Though the California violent video game ban was ruled unconstitutional today, it was not a unanimous decision. Of the nine justices, two dissented - Justice Clarence Thomas and Justice Stephen Breyer - and California State Senator Leland Yee (D - San Francisco) expressed his displeasure as well, with the three of them forming a harmonic chorus of "Think of the CHILDREN!!!"
'The freedom of speech,' as originally understood, does not include a right to speak to minors without going through the minors' parents or guardians. Therefore, I cannot agree that the statute at issue is facially unconstitutional under the First Amendment.
...Nor is the statute, if upheld, likely to create a precedent that would adversely affect other media, say films, or videos, or books. A typical video game involves a significant amount of physical activity. ... And pushing buttons that achieve an interactive, virtual form of target practice, while containing an expressive component, is not just like watching a typical movie.
Unfortunately, the majority of the Supreme Court once again put the interests of corporate America before the interests of our children. As a result of their decision, Wal-Mart and the video game industry will continue to make billions of dollars at the expense of our kids' mental health and the safety of our community. It is simply wrong that the video game industry can be allowed to put their profit margins over the rights of parents and the well-being of children.
No. Just....no, no, no.
Had Thomas not explicitly stated that he disagreed with the ruling, I wouldn't have been entirely sure he was a dissenter. A great many of his statements seemed to reinforce the idea that the responsibility for the welfare of The Childrunz lies in the hands of their parents, that ultimate authority is theirs. So if this is the case, then why is a law needed to prevent sales to minors in the first place? Little munchkins tend to have no source of income and thus would only acquire an inappropriate game through their parents, parents whom Thomas is saying have the authority to provide their child with such a game. Older squirts who can earn a paycheck will likely understand what they're getting themselves into when they walk into a store and pick something up off the shelves. In either case, if a child brings home a game like Bulletstorm that the parents find objectionable (and really, everyone should find Bulletstorm objectionable), then the parents should be exercising their ultimate authority in their own home and confiscate the game, no laws needed.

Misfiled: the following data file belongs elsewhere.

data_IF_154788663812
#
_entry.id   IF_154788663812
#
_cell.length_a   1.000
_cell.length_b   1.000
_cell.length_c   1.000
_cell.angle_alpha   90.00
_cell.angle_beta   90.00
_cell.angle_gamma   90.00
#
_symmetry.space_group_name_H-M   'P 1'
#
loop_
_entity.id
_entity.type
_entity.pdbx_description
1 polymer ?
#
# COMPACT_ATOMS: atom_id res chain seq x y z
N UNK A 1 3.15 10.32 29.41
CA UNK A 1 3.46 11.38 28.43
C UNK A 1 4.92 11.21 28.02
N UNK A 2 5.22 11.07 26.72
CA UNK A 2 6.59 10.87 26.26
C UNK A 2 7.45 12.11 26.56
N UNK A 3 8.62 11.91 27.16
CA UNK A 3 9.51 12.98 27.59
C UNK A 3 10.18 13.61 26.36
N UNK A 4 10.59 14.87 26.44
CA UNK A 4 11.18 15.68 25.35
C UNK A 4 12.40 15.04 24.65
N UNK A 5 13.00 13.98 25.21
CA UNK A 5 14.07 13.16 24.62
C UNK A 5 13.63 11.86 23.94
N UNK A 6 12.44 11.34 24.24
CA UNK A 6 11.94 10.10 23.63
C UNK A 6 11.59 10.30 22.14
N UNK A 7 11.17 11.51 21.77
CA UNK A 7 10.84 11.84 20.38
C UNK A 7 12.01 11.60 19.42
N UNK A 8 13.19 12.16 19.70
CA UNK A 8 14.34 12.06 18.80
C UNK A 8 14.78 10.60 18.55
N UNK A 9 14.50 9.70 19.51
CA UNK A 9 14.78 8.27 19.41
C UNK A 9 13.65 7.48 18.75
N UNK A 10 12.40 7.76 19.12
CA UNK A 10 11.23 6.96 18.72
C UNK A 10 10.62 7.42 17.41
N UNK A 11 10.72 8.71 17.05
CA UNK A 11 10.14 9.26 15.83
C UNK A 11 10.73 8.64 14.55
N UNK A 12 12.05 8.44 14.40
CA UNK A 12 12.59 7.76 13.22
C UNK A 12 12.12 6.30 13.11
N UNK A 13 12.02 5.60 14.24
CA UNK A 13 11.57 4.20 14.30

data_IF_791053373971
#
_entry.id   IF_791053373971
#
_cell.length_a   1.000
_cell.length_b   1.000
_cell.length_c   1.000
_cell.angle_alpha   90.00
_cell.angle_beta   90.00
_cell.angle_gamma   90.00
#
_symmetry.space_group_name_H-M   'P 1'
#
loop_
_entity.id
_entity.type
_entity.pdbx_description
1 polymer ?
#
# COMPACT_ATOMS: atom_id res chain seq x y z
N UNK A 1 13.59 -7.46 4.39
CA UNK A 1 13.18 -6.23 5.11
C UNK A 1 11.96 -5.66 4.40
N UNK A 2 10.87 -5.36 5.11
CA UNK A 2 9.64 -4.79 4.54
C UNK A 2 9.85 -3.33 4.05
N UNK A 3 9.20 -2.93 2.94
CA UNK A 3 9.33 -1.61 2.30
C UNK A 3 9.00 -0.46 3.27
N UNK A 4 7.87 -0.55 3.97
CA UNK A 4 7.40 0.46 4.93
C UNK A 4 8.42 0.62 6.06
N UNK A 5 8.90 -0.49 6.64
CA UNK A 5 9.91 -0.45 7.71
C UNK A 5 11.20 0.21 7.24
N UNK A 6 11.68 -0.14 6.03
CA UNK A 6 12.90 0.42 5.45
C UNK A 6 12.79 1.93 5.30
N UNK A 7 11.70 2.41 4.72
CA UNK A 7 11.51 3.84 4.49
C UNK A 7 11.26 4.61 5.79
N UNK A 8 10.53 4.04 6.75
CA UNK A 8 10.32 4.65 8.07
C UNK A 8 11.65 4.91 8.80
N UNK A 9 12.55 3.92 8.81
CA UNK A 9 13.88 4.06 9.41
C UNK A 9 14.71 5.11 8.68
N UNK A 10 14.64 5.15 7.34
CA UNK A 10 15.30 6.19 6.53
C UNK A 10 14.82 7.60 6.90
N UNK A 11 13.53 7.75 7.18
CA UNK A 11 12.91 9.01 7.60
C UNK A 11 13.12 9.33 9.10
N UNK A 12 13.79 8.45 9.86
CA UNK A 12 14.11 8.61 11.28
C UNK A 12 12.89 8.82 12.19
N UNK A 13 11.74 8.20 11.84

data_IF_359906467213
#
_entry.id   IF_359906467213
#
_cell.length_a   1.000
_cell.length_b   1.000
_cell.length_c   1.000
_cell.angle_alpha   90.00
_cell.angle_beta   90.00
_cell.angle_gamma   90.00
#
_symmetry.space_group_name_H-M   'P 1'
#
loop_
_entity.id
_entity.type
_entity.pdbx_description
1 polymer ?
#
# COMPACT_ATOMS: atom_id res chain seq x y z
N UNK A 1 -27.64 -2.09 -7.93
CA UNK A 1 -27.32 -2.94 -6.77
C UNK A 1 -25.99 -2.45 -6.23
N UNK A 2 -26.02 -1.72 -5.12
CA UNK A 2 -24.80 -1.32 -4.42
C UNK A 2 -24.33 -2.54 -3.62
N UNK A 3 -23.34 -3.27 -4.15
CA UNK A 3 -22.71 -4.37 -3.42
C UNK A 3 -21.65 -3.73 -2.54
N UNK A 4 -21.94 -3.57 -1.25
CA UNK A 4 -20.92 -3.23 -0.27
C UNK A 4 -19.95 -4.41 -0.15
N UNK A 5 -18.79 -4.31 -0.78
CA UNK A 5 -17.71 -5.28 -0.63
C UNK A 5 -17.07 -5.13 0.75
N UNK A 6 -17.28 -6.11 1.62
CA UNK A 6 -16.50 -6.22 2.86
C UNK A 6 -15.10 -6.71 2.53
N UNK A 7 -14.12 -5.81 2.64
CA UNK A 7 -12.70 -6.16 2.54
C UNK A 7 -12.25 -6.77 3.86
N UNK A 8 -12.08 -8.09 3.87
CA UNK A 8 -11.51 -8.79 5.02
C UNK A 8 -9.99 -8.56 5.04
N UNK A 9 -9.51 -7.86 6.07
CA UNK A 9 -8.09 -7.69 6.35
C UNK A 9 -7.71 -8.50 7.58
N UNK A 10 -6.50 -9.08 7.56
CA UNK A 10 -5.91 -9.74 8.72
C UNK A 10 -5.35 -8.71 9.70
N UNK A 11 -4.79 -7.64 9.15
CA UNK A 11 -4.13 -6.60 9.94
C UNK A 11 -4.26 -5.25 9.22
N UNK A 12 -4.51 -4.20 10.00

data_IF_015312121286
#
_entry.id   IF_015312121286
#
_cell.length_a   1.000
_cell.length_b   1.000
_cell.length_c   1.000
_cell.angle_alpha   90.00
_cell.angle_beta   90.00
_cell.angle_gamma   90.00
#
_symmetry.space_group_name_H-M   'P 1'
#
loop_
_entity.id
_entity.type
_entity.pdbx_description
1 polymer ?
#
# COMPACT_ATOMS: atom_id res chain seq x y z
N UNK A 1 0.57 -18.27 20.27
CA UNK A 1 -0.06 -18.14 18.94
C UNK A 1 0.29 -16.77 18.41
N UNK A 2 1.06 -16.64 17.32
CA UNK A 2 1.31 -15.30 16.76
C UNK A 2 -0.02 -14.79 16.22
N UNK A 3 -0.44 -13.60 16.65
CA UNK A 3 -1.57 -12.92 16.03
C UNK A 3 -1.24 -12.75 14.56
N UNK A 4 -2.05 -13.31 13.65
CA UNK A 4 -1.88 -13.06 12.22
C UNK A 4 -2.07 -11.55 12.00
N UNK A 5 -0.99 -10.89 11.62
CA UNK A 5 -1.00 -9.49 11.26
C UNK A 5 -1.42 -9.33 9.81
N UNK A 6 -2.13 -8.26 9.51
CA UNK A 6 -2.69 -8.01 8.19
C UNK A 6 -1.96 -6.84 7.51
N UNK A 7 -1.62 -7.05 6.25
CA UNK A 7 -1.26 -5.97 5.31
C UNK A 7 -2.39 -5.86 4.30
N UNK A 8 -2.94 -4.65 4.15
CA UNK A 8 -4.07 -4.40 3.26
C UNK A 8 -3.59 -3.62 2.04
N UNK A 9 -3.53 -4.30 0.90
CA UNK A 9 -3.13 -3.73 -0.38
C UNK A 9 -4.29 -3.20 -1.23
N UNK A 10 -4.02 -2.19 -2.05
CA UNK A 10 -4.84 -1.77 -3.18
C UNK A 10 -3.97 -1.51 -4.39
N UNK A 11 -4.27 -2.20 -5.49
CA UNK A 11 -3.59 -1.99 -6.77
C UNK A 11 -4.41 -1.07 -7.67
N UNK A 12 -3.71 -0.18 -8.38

Breyer is clearer in his dissent, comparing the California law to obscenity laws, but like Thomas he manages to undermine his argument with his own words. Specifically, he claims that the violent game ban is no different than obscenity laws...except for one: "there are 'certain generally accepted norms concerning expression related to sex,' whereas there are no similarly 'accepted standards regarding the suitability of violent entertainment.'" That's kind of an important distinction, I would think, but he goes on to say that there is no evidence that this is so. Except that he's wrong, there IS evidence that there are not accepted standards regarding the suitability of violent entertainment. The entire court case is evidence. Part of the reason this made it all the way to the US Supreme Court is because there is wide disagreement on what these generally accepted norms are!
Yee, to his credit, manages to not directly contradict his own position. He just manages to sound like a hyperbolic fool. As in the past, he goes all Helen Lovejoy with dramatic rants about the evil corporations corrupting our little ones and WHY WON'T ANYONE THINK OF THEM?! Look, striking down this law doesn't mean that parents will be required upon reading Alice in Wonderland to their little girl to follow up with Alice: Madness Returns, it just means that retailers get to decide on their own if they want to deal with the social fallout of selling an M-rated title to a ten year old when the angry parent stomps in to return the title (and can't because pirates, etc).
Oh, by the way, the psychological studies that Yee and the others quote as proof that video games will warp children's fragile little minds? The Court ruling, after examining all evidence presented to 'em:
Psychological studies purporting to show a connection between exposure to violent video games and harmful effects on children do not prove that such exposure causes minors to act aggressively. Any demonstrated effects are both small and indistinguishable from effects produced by other media.
As always, these things are about parental responsibility. Know your child. Know what your child's interests are. Pay attention to what media, both in content and type, your child is consuming. And lastly, be a parent, take responsibility, and approve or restrict your child's media consumption until they're old enough to make judgments for themselves. Simple as that, no legislation necessary.